After a promising first season under coach Matt Nagy, expectations are high for the Bears offense in Year 2. The following five players will be especially intriguing to watch on the practice field when the reigning NFC North champions report to training camp three weeks from Thursday:
The third-year quarterback and the rest of the offense intend to pick up in Bourbonnais where they left off during the offseason program. In OTA and minicamp practices, Trubisky demonstrated a deeper understanding of the system, which enabled him to make pre-snap changes based on what he saw from the defense—something the 2017 first-round pick wasn’t always able to do last season when he was still digesting the playbook.
“Last year he learned it,” Nagy said during OTAs. “This year he’s really trying to master it. There are adjustments that he makes that we don’t have to tell him, ‘Hey, do this.’ He just does it naturally. That’s what you’re looking for.”
Trubisky’s continued growth is paramount to the offense’s success. Last year the Mentor, Ohio, native was named to his first Pro Bowl after throwing for 3,223 yards with 24 touchdowns and a 95.4 passer rating in 14 starts.
After starting the final 10 games of his rookie season at left guard, Daniels was moved to center during the offseason, flipflopping positions with Cody Whitehair. Daniels started 23 games over his final two years at Iowa at center and made a smooth transition to the position during offseason workouts.
“He’s a very intelligent football player,” Trubisky said in June. “It comes easy to him and obviously he played it in college, so it’s been a natural switch and it’s been going really well. Cody’s been doing a great job at guard also.”
The Bears are confident that Daniels will continue to excel when they put pads on in training camp for the first time since January. After a year in the offense, they also believe that he’s fully prepared to make the pass protection calls at the line of scrimmage that are part of the center’s responsibilities.
The rookie running back displayed quickness, shiftiness and excellent pass-catching ability during non-contact practices this offseason. But given that his greatest attribute is likely his ability to bounce off defenders and break tackles, the Bears are eager to see how he performs in pads in training camp.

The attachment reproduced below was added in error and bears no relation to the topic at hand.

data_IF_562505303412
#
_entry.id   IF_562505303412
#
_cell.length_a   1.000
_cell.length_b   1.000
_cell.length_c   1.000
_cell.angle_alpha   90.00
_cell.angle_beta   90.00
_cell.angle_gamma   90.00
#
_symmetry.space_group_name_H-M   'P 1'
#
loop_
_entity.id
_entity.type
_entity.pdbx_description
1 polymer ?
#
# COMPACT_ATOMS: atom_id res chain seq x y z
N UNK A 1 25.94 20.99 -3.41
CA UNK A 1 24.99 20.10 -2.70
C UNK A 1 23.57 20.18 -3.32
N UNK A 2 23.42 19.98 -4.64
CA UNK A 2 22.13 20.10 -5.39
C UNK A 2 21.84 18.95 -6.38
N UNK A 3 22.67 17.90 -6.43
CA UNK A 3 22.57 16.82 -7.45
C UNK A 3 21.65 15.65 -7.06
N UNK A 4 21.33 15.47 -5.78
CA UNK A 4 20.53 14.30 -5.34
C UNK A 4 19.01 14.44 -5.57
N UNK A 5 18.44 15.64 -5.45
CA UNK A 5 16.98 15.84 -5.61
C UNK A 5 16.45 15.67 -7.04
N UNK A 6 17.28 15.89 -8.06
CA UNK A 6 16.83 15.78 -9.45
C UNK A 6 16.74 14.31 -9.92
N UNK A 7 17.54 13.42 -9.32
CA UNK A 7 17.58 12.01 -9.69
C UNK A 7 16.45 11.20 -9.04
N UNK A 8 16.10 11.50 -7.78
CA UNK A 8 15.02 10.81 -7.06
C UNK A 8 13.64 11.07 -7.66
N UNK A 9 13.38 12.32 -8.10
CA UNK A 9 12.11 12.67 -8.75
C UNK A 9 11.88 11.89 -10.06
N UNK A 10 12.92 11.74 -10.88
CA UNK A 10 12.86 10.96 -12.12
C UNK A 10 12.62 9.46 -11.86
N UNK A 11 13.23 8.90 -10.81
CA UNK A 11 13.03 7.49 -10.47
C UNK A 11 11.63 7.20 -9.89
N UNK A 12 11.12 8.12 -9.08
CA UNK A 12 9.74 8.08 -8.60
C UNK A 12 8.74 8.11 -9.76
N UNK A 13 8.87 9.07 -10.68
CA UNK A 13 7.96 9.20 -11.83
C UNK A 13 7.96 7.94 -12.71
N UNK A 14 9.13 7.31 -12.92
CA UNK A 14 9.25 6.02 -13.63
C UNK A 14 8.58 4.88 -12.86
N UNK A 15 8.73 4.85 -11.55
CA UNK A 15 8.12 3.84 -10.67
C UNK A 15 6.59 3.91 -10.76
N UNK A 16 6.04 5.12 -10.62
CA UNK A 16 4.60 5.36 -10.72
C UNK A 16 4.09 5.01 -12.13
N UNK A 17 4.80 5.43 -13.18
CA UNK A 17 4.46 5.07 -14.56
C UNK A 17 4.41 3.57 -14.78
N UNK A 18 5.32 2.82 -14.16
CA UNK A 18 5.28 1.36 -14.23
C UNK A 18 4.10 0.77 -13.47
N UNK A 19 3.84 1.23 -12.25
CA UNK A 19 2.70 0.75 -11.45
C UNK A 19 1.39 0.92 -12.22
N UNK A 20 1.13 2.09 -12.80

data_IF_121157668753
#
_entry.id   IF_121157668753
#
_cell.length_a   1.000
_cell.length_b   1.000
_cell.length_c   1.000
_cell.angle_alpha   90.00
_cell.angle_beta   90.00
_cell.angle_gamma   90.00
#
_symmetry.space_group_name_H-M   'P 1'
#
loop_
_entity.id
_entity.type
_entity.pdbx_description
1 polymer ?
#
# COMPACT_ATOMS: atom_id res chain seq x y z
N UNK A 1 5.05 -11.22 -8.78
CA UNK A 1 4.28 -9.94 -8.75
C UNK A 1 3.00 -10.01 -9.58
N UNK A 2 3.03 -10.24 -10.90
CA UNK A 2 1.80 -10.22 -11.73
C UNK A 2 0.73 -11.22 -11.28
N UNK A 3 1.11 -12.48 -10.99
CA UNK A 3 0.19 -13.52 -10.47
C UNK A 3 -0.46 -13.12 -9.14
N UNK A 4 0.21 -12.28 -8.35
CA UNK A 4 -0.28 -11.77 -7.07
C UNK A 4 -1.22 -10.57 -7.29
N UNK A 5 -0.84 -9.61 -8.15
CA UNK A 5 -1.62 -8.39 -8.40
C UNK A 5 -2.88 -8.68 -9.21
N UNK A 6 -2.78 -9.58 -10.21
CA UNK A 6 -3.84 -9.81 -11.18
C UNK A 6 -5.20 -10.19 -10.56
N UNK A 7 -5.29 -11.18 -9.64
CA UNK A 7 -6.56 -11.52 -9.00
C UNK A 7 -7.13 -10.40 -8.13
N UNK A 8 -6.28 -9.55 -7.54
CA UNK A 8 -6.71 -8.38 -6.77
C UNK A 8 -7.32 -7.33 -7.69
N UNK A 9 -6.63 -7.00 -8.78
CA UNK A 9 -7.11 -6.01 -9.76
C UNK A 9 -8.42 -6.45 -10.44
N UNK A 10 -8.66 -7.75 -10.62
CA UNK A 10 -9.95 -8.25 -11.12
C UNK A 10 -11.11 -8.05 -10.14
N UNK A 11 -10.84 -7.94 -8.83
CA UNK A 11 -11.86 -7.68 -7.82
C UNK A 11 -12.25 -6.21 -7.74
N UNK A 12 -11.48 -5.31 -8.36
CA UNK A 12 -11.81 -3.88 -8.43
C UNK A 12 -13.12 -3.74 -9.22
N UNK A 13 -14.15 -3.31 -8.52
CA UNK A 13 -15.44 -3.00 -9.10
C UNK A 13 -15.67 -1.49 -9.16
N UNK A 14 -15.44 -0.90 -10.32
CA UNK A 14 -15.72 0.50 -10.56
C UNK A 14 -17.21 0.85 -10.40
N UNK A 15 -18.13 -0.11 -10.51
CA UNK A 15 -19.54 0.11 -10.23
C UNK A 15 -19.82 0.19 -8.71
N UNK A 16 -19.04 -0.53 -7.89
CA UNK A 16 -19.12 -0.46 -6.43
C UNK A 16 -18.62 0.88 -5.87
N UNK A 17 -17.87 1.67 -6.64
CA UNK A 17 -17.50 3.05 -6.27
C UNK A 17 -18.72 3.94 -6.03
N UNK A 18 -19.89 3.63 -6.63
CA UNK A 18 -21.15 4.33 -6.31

Speaking with Montgomery during offseason workouts, Bears assistant director of player personnel Champ Kelly was surprised to hear the third-round pick say he couldn’t wait for the full-contact practices in Bourbonnais.
“This is a rookie going through his first OTAs and his focus is putting on football pads and doing real football,” Kelly said during a panel discussion at the Bears100 Celebration in June. “He was like, ‘I just want to prove and show people what I can do.’ In my mind I’m thinking, ‘You’ve been doing that every day in practice.’ But in his mind he knows that there’s another level that he has once these pads come on, so that’s an exciting part about that kid.”
Nagy loves versatile players he can utilize in different roles on offense, and no one better fits that description than Patterson, an All-Pro kick returner who has also excelled as a receiver and running back in six NFL seasons. During an offseason interview, Nagy said that the chance to utilize all of Patterson’s talents left him feeling “like a kid in a candy store.”
In 93 games with the Vikings, Raiders and Patriots, Patterson averaged 30.0 yards and scored six touchdowns on 176 kickoff returns, caught 184 passes for 1,872 yards and 10 TDs and rushed for 687 yards and seven touchdowns on 184 carries.
Last year with New England, Patterson started back-to-back games at running back in place of the injured Sony Michel, rushing for 38 yards on 10 carries in a 25-6 win over the Bills and 61 yards and one touchdown on 11 attempts in a 31-17 victory over the Packers.
After Miller underwent offseason shoulder surgery, the Bears are hopeful that he’ll be ready to practice at the start of training camp. The 2018 second-round pick from Memphis showed his toughness as a rookie, fighting through the nagging injury to lead the Bears with seven touchdown receptions while catching 33 passes for 423 yards in 15 games.
Although Miller was unable to participate in offseason practices while recovering from the injury, he remained fully involved with the offense.
“He’s champing at the bit to get out there,” Nagy said during the team’s full-squad minicamp the second week of June. “He’s done a really good job of staying involved in the meetings. [During practice] he’ll hit me in the back and ask me about a play—was it this play or was it that play—which tells me he’s engaged. So mentally he’s doing good.”